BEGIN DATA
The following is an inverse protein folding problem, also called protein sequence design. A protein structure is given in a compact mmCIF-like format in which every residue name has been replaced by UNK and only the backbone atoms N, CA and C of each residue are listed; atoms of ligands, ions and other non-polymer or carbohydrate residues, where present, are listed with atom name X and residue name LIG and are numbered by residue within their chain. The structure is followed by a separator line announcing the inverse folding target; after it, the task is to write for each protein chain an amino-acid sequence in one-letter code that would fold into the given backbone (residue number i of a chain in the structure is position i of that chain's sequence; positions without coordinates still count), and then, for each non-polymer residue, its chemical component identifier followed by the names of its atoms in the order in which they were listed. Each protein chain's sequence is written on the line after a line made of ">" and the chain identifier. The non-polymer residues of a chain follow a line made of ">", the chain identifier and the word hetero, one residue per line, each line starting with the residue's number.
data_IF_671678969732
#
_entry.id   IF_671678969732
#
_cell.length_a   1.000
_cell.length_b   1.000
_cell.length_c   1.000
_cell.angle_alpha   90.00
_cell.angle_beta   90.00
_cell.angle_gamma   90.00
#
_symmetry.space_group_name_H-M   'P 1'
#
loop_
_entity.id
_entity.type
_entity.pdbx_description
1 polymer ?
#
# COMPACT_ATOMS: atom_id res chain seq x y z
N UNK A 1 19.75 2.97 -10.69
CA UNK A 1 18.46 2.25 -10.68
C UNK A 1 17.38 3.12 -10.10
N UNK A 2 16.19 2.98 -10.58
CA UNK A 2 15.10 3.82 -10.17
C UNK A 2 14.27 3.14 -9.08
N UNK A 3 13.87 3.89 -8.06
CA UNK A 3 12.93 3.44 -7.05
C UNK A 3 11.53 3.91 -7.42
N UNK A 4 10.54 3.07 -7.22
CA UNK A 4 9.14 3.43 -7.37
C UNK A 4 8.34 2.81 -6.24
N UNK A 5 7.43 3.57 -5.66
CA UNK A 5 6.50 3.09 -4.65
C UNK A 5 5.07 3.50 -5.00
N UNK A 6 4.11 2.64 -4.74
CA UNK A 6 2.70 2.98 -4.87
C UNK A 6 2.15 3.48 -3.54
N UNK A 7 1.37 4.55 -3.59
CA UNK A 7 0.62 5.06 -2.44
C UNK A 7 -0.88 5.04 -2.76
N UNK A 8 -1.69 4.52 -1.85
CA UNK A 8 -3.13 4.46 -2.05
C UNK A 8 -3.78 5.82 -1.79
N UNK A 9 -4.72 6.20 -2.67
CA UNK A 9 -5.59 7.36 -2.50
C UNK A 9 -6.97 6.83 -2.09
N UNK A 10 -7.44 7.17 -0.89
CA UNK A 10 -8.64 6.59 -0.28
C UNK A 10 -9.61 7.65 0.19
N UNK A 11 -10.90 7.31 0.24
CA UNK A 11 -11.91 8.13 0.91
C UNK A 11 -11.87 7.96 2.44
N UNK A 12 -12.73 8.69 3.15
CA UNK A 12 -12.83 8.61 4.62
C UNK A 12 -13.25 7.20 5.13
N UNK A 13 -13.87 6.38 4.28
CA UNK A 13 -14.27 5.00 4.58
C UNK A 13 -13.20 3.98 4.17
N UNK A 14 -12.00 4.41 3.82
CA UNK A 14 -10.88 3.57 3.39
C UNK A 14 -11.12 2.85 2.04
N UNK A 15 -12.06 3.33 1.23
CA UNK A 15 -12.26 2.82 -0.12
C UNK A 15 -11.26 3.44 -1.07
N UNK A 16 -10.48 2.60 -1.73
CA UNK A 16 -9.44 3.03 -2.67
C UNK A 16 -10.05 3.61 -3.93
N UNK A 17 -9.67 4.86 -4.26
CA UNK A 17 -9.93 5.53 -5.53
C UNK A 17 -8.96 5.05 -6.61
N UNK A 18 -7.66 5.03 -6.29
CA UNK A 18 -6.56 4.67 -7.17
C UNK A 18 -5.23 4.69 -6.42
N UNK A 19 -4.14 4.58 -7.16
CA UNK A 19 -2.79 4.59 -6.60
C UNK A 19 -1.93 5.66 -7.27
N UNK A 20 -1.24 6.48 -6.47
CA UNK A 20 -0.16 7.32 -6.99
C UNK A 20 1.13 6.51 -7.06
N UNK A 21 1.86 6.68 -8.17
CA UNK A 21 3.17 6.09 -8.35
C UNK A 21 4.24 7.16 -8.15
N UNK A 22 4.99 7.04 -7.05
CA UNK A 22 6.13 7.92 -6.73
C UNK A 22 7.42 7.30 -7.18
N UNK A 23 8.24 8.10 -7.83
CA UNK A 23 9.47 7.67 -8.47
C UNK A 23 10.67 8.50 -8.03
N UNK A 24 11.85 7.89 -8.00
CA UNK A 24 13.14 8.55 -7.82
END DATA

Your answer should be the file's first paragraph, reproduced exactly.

The following is an inverse protein folding problem, also called protein sequence design. A protein structure is given in a compact mmCIF-like format in which every residue name has been replaced by UNK and only the backbone atoms N, CA and C of each residue are listed; atoms of ligands, ions and other non-polymer or carbohydrate residues, where present, are listed with atom name X and residue name LIG and are numbered by residue within their chain. The structure is followed by a separator line announcing the inverse folding target; after it, the task is to write for each protein chain an amino-acid sequence in one-letter code that would fold into the given backbone (residue number i of a chain in the structure is position i of that chain's sequence; positions without coordinates still count), and then, for each non-polymer residue, its chemical component identifier followed by the names of its atoms in the order in which they were listed. Each protein chain's sequence is written on the line after a line made of ">" and the chain identifier. The non-polymer residues of a chain follow a line made of ">", the chain identifier and the word hetero, one residue per line, each line starting with the residue's number.